The Riptides

Canadian Graffiti (2017)


Before 2017, I was only vaguely aware of long running Ottawa pop-punk band The Riptides. Founded in 1998, most of their existence falls into a time when I wasn’t really listening to much pop-punk. I was a huge fan of the style in the early and mid 90’s, but that era ended for me about the time Larry Livermore left Lookout! Records. I still followed old favorites like Screeching Weasel and Parasites, but didn’t pay much attention to newer bands. I’ve spent the last few years trying to make up for lost time. I can add The Riptides to the ever growing list of bands that I’m sorry I missed out on the first time around.

Canadian Graffiti is the band’s 8th LP, and their first in eight years. In a lot of ways, it’s a throwback to those pop-punk classics I loved as a young man. It was even recorded at the legendary Sonic Iguana by the equally legendary Mass Giorgini, who was responsible for so many of those Lookout! favorites. The Riptides hit the sweet spot somewhere between The Queers and The Lillingtons. Musically, the songs are undeniably catchy. Lyrically it’s generally silly and light hearted, but can be deceptively dark and clever. Instrumental opener “Shit Sandwich” gets bonus points for its Spinal Tap reference.

Most of the songs generally fall into one of three loosely defined categories. I would describe the first category as heavily Beach Boys influenced surf-punk. (Think Don’t Back Down era Queers.) First single “Goodbye Hawaii” is a perfect example. Upbeat love song “Someone Just Like You” is a duet between Riptides singer Andy Vandal and the incomparable Bif Naked. It also has some nice keyboard work by Punknews’ own Greg Simpson, who did some production work too. “Totally Wasted”, “Fast Girls” and the bittersweet “Happy Ever After” also belong in this group. All have the type of choruses and backing vocals that will get stuck in your head for days.

The next category would be the snotty, antisocial punk songs. (This time think Love Songs for the Retarded era Queers.) “Couldn’t Care Less” and “Babybottle” are oozing with bad attitude. “Wimpy Goes to Washington” is an interesting narrative about original Queers singer Wimpy Rutherford. “Eyes Wide Shut” is probably the most intense song on the record, and probably the most overtly political. It’s also probably my personal favorite. “Motormouth” is only 32 seconds long and lets guitarist Corey Omega take a stab at lead vocals. “I Don’t Wanna Go to Work” is the type of anthem we can all relate to. These slightly angrier songs are no less catchy than the poppier ones.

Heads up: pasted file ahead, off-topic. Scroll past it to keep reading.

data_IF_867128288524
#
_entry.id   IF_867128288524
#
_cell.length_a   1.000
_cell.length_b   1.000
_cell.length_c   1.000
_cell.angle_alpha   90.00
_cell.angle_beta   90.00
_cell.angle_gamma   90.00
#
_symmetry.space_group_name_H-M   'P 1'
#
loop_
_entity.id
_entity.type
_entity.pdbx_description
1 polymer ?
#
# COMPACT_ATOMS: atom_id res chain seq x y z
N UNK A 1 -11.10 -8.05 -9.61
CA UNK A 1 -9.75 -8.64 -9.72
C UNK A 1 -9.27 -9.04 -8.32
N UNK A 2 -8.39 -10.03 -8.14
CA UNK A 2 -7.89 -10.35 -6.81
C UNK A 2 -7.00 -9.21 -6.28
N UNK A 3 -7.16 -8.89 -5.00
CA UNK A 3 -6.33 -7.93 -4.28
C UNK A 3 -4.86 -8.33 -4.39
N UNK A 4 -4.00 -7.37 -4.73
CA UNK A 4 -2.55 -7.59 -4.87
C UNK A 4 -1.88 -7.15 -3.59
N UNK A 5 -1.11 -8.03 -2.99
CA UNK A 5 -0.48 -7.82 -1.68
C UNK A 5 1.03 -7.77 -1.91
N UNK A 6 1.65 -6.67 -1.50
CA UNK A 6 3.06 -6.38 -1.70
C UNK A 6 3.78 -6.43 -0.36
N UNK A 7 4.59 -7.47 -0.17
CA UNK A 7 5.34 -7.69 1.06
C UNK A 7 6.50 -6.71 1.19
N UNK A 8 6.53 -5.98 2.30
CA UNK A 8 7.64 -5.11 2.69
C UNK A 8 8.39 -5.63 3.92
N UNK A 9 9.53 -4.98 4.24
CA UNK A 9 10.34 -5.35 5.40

The last category would be the espionage and science fiction inspired songs. (Think Death By Television era Lillingtons.) “Get Out of My Dreams, Get Into My Tardis” manages to hit two major pop culture touchstones. (Personally, I can live without 80’s soundtrack king Billy Ocean.) “Beam Me Up” is similarly light hearted. “Homing Missile”, “Spies Like Us” (another 80’s movie reference) and “Manchurian Candidate” (a ‘59 novel and ‘62 film) are more intense but just as memorable. Closer “Waterloo” is a cover of a 1959 song by country singer Stonewall Jackson and once again features some tasty keyboard licks courtesy of my pal Greg.

Canadian Graffiti has a lot going for it. Most importantly, it’s fun to listen to. It’s 18 songs in 36 minutes and it flies right by. There’s a fair amount of musical diversity to keep things interesting, all within the context of the pop-punk genre. The long gap between albums seems to have breathed new life into the nearly two decades old band. The Riptides really paid attention to even the smallest details. The cover art was done by Archie Comics artist Dan Parent, and is a nice touch. (Don’t scrimp on the artwork kids!) The production is flawless, and Mr. Precision (88 Fingers Louie) plays guest guitar on a couple of songs. If you’re a pop-punk fan, I can’t recommend this enough.